• Johnna

    October 30th, 2010 at 11:44 AM

    You do not know how happy it makes me to see that so many people are finally coming to the realization just how closely interrelated the mind body and spirit actually are. One cannot be happy and healthy without everything working together and forming that perfect alignment. Sometimes we work hard to get one aspect of our lives in shape without giving a second thought to the others. A truly healthy person does not work that way. We have to have it all come together to make the ideal.

  • Dr. Jeanette Raymond, Ph.D.

    October 31st, 2010 at 12:07 PM

    thanks for your comments Jake and Johanna. Yes, childhood including prenatal influences have a lasting and often irreversible affect on the development of the systems needed for stress resilience. When childhoods are filled with continuous and long term stresses including environmental and relationship based – the immune system never gets a chance to develop strong and effective coping mechanisms.

    Mind and body are indeed the same thing, just on different levels. Every feeling and sensation has a chemical and cellular correlate – we just aren’t aware of it consciously.
    but it affects the way we react to the next episode of stress.

  • fibromyalgia

    July 11th, 2011 at 12:32 AM

    I had fun reading this article! thumbs up for making this nice and informative post!

  • stephanie

    September 15th, 2011 at 4:32 PM

    That’s my story… emotional and verbal abuse from my dad and lon episode where i was sort of going thru that again with my husband and the feeling of being helpless and never secure ……fear!!! and pain started from then but strangely on focused in the neck arm and shoulder and back area .. gradually migrated to other parts of my body

  • Robin

    February 20th, 2020 at 11:16 AM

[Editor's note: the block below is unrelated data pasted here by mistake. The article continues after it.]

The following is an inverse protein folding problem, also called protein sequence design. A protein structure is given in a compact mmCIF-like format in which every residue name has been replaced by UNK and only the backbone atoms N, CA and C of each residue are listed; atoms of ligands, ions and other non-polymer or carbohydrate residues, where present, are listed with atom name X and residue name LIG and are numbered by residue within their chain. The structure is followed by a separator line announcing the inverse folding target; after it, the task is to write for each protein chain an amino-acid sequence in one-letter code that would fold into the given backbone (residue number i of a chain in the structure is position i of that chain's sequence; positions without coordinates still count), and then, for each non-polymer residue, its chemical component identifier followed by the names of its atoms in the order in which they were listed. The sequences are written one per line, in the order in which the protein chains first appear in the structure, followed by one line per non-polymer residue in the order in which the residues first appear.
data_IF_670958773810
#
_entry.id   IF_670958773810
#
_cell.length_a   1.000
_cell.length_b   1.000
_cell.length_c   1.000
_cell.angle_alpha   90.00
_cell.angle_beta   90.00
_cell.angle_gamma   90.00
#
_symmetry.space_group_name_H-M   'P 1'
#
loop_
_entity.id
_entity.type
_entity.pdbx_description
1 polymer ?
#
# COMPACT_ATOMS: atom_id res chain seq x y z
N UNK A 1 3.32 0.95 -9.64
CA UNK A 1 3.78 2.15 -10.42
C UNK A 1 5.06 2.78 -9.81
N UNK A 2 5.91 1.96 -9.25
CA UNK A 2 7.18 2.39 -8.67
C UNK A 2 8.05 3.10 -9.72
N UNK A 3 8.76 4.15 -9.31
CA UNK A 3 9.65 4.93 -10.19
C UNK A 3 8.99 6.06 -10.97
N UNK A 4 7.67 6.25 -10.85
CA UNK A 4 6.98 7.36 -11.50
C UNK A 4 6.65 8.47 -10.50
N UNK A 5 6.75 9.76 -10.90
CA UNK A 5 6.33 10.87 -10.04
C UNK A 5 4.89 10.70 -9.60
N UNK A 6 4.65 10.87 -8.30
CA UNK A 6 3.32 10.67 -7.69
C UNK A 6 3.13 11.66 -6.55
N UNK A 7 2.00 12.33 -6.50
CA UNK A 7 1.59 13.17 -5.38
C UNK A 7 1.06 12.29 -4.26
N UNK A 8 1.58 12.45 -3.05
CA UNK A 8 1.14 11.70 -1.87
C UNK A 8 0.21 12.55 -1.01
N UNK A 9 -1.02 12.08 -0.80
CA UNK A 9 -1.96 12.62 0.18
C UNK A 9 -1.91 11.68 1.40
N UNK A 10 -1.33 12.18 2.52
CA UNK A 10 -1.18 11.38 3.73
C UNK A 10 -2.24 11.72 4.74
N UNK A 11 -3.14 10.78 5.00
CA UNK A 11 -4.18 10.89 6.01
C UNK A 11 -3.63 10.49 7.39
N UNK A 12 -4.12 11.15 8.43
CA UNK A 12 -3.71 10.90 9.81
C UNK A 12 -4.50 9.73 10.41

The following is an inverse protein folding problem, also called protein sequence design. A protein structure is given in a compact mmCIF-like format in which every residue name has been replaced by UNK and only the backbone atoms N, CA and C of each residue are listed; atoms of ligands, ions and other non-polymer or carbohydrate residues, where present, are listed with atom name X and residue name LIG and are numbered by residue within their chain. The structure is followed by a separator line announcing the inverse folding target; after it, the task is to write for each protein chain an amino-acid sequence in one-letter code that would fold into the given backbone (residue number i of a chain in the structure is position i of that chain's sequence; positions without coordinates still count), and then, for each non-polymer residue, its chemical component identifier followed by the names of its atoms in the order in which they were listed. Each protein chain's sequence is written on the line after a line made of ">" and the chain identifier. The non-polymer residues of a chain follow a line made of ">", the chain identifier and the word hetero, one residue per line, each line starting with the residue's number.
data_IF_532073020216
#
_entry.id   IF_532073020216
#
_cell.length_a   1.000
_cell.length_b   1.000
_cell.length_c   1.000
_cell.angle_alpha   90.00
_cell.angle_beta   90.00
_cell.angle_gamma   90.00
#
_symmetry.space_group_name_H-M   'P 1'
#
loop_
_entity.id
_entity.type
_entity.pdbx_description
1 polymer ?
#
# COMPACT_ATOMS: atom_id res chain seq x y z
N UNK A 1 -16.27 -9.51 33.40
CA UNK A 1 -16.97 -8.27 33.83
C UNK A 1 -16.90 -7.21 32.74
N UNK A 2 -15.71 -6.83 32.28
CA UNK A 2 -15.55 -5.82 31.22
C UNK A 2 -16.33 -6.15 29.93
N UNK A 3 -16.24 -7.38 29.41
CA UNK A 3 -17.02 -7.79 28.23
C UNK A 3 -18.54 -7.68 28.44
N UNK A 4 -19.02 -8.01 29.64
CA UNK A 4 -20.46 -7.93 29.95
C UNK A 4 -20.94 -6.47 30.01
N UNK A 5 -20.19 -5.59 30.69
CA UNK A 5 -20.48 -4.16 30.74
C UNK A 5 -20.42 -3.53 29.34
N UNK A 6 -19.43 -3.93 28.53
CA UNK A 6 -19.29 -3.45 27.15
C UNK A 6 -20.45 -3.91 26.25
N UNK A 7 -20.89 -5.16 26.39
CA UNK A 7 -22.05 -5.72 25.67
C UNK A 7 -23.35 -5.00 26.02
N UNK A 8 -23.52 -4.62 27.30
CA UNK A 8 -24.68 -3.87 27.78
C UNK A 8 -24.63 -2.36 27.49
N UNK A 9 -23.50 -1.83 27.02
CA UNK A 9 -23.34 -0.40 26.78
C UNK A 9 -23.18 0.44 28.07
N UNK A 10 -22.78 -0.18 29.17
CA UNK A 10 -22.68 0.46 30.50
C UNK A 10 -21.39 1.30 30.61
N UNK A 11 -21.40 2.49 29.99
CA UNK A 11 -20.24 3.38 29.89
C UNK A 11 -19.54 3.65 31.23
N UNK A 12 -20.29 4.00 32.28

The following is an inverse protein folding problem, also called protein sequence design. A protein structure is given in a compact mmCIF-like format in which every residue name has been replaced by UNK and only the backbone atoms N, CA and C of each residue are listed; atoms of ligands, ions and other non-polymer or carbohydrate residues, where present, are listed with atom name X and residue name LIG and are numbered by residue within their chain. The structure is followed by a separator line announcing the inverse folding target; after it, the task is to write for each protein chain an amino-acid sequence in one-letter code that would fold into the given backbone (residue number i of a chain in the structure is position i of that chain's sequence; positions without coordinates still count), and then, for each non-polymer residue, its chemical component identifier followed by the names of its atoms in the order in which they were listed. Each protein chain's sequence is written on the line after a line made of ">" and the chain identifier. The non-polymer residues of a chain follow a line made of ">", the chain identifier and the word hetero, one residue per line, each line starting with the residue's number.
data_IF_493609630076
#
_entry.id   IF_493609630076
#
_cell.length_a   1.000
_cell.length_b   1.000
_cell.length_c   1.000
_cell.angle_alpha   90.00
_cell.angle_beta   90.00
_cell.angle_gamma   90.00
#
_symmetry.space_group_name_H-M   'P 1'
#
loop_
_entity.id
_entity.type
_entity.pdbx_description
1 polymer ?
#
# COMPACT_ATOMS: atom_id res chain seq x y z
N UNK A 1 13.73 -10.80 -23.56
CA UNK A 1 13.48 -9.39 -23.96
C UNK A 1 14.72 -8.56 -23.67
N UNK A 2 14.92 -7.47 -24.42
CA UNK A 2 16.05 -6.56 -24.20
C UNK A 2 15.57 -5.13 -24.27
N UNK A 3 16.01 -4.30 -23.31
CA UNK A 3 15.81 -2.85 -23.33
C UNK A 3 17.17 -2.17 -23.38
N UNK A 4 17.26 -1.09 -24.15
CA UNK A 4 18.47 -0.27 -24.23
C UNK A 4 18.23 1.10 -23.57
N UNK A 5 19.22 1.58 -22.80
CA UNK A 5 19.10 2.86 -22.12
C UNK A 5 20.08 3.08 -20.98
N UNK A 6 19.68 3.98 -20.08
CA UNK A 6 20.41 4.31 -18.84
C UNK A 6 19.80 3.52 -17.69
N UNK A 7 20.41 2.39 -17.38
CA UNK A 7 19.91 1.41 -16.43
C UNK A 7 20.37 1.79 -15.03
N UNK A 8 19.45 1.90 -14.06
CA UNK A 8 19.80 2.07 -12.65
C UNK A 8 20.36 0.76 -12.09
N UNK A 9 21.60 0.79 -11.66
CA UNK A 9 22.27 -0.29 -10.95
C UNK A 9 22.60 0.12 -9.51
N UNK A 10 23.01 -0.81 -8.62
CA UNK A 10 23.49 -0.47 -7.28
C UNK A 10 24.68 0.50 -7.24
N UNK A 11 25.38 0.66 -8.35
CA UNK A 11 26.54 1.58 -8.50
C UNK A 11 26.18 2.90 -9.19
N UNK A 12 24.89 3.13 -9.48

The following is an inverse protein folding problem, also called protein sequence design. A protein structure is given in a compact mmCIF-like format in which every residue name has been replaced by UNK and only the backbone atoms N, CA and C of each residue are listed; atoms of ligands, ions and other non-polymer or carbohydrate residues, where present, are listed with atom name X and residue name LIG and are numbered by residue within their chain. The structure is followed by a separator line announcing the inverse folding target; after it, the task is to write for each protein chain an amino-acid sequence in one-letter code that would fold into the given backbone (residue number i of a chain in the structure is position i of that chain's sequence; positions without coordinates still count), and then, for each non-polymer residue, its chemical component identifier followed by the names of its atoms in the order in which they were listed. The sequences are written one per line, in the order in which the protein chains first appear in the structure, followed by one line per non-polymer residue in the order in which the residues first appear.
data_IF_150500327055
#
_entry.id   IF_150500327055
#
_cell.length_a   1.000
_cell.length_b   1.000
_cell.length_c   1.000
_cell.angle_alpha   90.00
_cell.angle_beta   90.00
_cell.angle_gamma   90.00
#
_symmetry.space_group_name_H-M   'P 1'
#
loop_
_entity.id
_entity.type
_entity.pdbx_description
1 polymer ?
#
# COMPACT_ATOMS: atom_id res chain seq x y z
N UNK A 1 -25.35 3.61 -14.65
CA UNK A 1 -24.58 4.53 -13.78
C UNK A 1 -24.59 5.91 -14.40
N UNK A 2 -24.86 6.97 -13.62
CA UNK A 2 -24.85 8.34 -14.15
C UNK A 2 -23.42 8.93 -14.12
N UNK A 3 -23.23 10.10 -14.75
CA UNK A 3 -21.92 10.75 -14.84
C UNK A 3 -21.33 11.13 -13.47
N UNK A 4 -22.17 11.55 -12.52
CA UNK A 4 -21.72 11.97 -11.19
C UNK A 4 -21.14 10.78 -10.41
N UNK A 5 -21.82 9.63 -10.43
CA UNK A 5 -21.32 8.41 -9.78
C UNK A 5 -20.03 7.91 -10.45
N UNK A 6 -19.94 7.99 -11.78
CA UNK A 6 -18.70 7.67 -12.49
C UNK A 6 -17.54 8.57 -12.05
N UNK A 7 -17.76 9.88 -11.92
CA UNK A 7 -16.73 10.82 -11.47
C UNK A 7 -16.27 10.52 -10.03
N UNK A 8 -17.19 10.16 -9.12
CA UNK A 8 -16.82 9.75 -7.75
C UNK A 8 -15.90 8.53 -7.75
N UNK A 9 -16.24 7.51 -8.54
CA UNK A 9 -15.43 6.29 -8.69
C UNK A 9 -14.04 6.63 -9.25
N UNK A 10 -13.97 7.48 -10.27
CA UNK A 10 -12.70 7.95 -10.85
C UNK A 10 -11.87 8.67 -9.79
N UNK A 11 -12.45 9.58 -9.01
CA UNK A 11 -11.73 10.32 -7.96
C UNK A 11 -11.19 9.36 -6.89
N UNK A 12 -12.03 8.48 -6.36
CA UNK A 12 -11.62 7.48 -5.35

My Dad traveled for business about 85 percent of the time. He was never there for me emotionally. My mother would, as my sister would say, suck us up only to spit us back out. My sister and I had a mother-daughter bond more so than my mother and I. She left for college when I was about 4 and a half. I was devastated, and felt completely abandoned. My brother that was 5 years older than me was doted on by my mother as her “favorite” which she admitted to me in my teens. I never felt quite good enough to get her love-approval. Whenever I thought I was there she would say or do something to knock down my self esteem. My dad would call from the road and she would complain to him about any and everything no matter how small an issue. He never asked to talk to me. He was a “functioning “ alcoholic which I’m sure affected how he related to us. When he was home they would bicker for hours. There was always a conflict, and my Mother would criticize my Dad for anything. Even after he quit drinking. I would spend hours in my room to avoid their bickering . I would be depressed and brooding in my room. Nobody ever noticed, or cared. There was no praise for good grades. No help on homework. So I grew up not being close to anyone. It had a profound effect on me. Beginning in my teen years I had depression and anxiety. Later I married an abuser who further cut down my self esteem and treated me as being unworthy. When I was 29 and pregnant with my 3rd child I left him and moved to another state. At this point my relationship with my sister was almost non existent. I developed all the symptoms of fibromyalgia at age 30. Still fighting it with many other serious health issues as well. I have taken anti depressants since I was 35 years old and I am 59 now. Have a host of physical issues and impending surgery. I definitely can tell you that the way I grew up stunted my social functioning and ability to bond with other people. I have recently joined a support group. Thanks for hearing my story.❤️